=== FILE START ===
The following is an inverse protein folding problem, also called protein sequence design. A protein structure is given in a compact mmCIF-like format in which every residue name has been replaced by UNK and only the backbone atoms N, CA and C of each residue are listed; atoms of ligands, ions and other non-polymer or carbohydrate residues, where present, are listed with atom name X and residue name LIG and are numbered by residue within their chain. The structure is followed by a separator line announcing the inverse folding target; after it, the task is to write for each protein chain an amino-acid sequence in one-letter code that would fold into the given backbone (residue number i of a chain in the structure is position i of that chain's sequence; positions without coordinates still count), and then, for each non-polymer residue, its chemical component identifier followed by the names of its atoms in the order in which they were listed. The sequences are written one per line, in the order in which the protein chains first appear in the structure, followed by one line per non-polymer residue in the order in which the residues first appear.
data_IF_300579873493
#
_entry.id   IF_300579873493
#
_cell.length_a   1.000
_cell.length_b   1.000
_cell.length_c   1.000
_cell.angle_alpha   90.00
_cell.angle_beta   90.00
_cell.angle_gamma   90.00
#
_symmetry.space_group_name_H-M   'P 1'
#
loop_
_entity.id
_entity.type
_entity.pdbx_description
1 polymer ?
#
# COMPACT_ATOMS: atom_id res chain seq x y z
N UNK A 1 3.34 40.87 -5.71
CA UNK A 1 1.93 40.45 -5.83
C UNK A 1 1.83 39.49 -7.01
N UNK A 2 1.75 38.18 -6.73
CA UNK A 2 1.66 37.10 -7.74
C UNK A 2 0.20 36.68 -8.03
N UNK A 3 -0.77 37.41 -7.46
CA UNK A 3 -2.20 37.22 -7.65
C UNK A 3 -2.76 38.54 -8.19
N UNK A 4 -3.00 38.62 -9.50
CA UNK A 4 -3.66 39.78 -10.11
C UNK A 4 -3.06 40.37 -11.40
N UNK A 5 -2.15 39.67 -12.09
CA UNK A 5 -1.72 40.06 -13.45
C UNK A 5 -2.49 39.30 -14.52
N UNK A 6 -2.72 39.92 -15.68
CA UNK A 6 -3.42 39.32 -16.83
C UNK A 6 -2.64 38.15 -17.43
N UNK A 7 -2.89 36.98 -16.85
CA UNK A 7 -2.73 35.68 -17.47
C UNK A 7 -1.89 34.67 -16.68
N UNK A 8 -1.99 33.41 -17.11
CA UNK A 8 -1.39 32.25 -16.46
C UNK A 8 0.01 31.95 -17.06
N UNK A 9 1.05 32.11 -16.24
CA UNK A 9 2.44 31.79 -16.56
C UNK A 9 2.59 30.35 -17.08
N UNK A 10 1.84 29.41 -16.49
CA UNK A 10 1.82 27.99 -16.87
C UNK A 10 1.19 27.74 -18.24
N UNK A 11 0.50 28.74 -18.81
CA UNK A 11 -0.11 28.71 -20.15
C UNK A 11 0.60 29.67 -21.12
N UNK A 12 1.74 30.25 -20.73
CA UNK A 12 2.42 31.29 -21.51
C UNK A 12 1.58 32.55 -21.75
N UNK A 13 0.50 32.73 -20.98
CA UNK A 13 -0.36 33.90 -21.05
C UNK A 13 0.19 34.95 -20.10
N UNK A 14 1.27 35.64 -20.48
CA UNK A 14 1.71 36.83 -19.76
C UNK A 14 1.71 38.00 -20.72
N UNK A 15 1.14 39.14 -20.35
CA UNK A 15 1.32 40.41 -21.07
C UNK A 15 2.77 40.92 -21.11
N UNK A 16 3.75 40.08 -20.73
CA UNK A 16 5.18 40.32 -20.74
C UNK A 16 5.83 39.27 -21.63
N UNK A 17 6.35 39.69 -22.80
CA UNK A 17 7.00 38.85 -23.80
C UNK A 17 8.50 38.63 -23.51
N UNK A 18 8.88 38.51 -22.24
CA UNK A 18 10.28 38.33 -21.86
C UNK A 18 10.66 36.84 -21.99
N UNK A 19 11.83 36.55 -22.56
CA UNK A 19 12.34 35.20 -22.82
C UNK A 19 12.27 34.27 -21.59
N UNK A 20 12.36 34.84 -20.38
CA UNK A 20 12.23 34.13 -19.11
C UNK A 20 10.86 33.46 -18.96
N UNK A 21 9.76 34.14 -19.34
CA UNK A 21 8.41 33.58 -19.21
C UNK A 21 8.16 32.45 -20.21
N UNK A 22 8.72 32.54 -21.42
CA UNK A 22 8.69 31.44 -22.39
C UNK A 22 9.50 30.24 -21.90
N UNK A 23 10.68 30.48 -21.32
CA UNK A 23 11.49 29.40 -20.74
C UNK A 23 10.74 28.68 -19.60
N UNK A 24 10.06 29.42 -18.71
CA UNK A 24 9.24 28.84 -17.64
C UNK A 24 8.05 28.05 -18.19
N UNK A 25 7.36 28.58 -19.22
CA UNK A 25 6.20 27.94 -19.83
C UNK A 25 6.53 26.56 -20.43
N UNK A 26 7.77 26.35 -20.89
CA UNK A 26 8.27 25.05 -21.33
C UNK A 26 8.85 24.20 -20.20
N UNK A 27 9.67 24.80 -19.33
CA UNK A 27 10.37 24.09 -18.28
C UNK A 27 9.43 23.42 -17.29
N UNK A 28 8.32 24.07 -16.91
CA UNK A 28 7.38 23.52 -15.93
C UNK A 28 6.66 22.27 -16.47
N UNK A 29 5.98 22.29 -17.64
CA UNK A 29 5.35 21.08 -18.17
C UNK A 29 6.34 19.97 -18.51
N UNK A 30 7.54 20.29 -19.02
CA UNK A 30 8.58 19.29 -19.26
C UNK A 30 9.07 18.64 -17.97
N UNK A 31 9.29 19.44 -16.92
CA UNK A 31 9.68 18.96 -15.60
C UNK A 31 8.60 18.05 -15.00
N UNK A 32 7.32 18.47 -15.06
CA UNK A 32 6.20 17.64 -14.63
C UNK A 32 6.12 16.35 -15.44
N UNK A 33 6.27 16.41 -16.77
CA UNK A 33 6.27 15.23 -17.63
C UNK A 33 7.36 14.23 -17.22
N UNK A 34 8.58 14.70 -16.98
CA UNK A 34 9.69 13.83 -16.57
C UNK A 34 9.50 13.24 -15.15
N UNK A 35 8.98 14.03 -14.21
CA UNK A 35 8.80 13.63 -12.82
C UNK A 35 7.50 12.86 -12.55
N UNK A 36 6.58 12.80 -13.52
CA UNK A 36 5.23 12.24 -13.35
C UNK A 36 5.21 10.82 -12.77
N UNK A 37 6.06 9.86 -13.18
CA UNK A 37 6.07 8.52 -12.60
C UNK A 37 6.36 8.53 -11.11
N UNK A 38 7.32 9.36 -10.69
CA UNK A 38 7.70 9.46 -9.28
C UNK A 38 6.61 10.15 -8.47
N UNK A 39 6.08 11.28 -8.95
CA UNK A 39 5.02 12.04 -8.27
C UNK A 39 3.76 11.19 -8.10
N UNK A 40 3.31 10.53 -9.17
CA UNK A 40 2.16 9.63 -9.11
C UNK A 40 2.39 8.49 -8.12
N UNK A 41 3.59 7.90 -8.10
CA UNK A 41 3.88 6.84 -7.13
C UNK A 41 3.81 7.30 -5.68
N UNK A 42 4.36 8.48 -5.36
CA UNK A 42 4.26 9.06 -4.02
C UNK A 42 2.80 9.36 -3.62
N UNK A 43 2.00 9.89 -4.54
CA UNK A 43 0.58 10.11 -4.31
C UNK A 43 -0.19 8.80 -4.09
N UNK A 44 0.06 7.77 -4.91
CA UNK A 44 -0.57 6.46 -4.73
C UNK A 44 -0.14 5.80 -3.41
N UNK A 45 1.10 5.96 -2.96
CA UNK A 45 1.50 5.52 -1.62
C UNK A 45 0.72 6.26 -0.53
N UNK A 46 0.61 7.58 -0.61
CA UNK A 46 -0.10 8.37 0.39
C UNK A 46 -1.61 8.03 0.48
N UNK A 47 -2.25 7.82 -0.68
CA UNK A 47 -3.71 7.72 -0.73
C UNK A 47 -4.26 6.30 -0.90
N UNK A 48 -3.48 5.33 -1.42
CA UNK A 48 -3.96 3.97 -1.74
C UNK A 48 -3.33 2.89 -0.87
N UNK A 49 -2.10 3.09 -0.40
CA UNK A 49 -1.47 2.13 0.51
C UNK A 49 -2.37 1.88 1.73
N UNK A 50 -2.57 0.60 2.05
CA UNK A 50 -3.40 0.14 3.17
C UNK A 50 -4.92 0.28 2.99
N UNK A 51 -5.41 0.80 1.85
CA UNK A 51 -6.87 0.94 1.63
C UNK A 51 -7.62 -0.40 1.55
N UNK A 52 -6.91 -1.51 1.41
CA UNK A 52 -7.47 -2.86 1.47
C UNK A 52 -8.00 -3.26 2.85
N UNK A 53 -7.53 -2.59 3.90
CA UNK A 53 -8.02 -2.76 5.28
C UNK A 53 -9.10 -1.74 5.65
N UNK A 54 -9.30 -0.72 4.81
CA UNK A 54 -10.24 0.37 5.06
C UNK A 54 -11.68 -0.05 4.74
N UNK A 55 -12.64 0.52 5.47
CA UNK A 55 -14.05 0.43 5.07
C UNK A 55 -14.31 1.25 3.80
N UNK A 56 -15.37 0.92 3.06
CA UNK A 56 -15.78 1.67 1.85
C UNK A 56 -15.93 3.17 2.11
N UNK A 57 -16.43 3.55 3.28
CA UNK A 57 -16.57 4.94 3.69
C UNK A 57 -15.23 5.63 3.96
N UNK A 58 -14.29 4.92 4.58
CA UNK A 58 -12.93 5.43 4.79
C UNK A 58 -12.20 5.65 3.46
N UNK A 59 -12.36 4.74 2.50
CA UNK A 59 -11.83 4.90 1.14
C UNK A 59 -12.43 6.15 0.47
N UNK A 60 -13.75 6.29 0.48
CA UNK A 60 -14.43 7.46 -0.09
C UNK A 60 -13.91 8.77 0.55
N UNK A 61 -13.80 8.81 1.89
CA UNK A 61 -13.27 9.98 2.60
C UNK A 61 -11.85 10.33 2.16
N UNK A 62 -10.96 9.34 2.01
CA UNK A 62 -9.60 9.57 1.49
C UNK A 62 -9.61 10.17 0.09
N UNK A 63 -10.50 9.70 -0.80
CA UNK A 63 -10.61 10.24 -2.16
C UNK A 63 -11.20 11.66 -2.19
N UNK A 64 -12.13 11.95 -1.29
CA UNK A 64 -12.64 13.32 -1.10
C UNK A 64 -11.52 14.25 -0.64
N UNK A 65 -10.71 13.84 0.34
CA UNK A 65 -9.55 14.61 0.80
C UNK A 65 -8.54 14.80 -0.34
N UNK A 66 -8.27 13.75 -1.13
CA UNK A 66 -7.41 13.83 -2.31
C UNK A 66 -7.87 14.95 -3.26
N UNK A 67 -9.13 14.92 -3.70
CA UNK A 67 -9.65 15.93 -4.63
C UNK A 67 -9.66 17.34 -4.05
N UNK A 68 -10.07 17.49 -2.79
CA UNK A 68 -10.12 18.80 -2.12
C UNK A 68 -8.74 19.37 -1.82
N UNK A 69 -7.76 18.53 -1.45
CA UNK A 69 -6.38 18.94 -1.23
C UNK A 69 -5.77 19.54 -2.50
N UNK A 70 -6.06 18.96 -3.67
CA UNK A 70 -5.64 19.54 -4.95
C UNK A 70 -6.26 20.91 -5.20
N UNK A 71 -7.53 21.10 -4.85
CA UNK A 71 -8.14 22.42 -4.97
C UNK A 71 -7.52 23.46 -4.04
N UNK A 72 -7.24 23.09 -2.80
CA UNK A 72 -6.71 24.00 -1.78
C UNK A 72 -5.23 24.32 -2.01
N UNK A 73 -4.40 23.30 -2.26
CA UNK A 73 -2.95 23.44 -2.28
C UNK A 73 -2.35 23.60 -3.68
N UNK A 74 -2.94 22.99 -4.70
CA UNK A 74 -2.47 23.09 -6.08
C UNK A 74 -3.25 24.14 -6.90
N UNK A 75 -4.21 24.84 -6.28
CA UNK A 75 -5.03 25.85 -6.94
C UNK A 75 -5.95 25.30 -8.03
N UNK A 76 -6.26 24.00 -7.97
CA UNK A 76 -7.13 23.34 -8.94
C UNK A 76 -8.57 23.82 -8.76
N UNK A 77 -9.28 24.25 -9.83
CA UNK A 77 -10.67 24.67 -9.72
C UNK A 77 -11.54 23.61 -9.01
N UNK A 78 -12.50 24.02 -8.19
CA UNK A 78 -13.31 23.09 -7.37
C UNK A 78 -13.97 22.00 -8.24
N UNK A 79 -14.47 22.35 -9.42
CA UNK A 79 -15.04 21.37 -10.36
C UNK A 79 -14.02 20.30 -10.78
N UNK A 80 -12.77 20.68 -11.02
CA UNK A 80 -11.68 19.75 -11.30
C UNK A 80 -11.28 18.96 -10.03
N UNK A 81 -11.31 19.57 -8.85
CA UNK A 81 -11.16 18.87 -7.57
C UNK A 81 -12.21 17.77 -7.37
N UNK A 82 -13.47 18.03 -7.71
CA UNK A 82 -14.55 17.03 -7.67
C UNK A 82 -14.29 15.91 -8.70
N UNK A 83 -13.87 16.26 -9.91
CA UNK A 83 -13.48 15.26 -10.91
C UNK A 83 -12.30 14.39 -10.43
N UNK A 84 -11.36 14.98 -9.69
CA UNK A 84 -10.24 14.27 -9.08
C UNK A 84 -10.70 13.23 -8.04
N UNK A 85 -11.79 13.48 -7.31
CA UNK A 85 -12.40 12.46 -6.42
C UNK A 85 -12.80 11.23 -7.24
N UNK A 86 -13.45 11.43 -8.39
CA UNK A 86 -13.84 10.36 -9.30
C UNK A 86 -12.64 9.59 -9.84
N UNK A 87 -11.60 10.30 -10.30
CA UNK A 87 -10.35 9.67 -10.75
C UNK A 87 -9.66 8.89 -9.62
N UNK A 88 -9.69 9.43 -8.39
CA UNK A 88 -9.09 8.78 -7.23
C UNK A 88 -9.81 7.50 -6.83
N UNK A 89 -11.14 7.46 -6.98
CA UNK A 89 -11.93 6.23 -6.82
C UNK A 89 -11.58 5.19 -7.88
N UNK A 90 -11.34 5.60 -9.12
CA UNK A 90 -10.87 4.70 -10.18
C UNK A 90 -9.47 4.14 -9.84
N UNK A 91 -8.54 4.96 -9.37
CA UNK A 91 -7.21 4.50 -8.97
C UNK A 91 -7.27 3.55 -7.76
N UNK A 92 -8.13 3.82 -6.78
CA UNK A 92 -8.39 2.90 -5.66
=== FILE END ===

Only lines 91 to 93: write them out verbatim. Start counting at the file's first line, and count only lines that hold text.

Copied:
N UNK A 24 10.06 29.42 -18.71
CA UNK A 24 9.24 28.84 -17.64
C UNK A 24 8.05 28.05 -18.19